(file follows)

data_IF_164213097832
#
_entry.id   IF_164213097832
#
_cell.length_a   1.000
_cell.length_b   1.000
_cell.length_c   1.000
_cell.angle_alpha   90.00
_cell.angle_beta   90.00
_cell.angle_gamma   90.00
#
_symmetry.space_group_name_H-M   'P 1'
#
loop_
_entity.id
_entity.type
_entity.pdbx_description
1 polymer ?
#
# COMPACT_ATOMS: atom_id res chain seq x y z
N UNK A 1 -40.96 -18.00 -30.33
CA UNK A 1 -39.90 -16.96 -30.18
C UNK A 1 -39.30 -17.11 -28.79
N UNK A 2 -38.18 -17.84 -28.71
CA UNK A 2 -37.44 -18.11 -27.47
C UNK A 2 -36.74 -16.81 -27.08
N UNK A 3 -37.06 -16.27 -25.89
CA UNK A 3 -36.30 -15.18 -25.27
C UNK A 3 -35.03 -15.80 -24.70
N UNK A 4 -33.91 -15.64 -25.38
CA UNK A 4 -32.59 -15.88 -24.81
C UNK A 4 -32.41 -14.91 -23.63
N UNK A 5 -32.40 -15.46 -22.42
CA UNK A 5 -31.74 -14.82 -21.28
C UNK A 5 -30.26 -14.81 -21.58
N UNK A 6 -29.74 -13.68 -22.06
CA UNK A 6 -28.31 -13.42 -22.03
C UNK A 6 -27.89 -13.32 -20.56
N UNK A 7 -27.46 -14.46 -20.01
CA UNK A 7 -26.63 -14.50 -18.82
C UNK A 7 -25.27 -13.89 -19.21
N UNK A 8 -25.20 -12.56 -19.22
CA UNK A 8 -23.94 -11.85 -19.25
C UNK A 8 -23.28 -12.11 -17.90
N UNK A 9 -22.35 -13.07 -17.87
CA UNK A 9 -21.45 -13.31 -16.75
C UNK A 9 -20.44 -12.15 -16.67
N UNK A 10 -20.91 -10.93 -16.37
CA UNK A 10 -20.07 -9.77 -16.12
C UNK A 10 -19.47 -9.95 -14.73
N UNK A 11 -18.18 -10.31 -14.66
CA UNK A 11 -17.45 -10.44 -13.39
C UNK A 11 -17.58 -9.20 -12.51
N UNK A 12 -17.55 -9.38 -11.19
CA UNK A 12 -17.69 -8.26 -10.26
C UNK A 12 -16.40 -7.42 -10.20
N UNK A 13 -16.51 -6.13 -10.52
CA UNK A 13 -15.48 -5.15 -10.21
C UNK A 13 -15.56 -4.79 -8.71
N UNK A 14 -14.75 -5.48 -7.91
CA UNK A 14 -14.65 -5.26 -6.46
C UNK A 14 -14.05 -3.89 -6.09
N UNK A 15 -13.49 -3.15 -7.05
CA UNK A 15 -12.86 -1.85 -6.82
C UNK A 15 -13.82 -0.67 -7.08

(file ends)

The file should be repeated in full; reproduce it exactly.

data_IF_164213097832
#
_entry.id   IF_164213097832
#
_cell.length_a   1.000
_cell.length_b   1.000
_cell.length_c   1.000
_cell.angle_alpha   90.00
_cell.angle_beta   90.00
_cell.angle_gamma   90.00
#
_symmetry.space_group_name_H-M   'P 1'
#
loop_
_entity.id
_entity.type
_entity.pdbx_description
1 polymer ?
#
# COMPACT_ATOMS: atom_id res chain seq x y z
N UNK A 1 -40.96 -18.00 -30.33
CA UNK A 1 -39.90 -16.96 -30.18
C UNK A 1 -39.30 -17.11 -28.79
N UNK A 2 -38.18 -17.84 -28.71
CA UNK A 2 -37.44 -18.11 -27.47
C UNK A 2 -36.74 -16.81 -27.08
N UNK A 3 -37.06 -16.27 -25.89
CA UNK A 3 -36.30 -15.18 -25.27
C UNK A 3 -35.03 -15.80 -24.70
N UNK A 4 -33.91 -15.64 -25.38
CA UNK A 4 -32.59 -15.88 -24.81
C UNK A 4 -32.41 -14.91 -23.63
N UNK A 5 -32.40 -15.46 -22.42
CA UNK A 5 -31.74 -14.82 -21.28
C UNK A 5 -30.26 -14.81 -21.58
N UNK A 6 -29.74 -13.68 -22.06
CA UNK A 6 -28.31 -13.42 -22.03
C UNK A 6 -27.89 -13.32 -20.56
N UNK A 7 -27.46 -14.46 -20.01
CA UNK A 7 -26.63 -14.50 -18.82
C UNK A 7 -25.27 -13.89 -19.21
N UNK A 8 -25.20 -12.56 -19.22
CA UNK A 8 -23.94 -11.85 -19.25
C UNK A 8 -23.28 -12.11 -17.90
N UNK A 9 -22.35 -13.07 -17.87
CA UNK A 9 -21.45 -13.31 -16.75
C UNK A 9 -20.44 -12.15 -16.67
N UNK A 10 -20.91 -10.93 -16.37
CA UNK A 10 -20.07 -9.77 -16.12
C UNK A 10 -19.47 -9.95 -14.73
N UNK A 11 -18.18 -10.31 -14.66
CA UNK A 11 -17.45 -10.44 -13.39
C UNK A 11 -17.58 -9.20 -12.51
N UNK A 12 -17.55 -9.38 -11.19
CA UNK A 12 -17.69 -8.26 -10.26
C UNK A 12 -16.40 -7.42 -10.20
N UNK A 13 -16.51 -6.13 -10.52
CA UNK A 13 -15.48 -5.15 -10.21
C UNK A 13 -15.56 -4.79 -8.71
N UNK A 14 -14.75 -5.48 -7.91
CA UNK A 14 -14.65 -5.26 -6.46
C UNK A 14 -14.05 -3.89 -6.09
N UNK A 15 -13.49 -3.15 -7.05
CA UNK A 15 -12.86 -1.85 -6.82
C UNK A 15 -13.82 -0.67 -7.08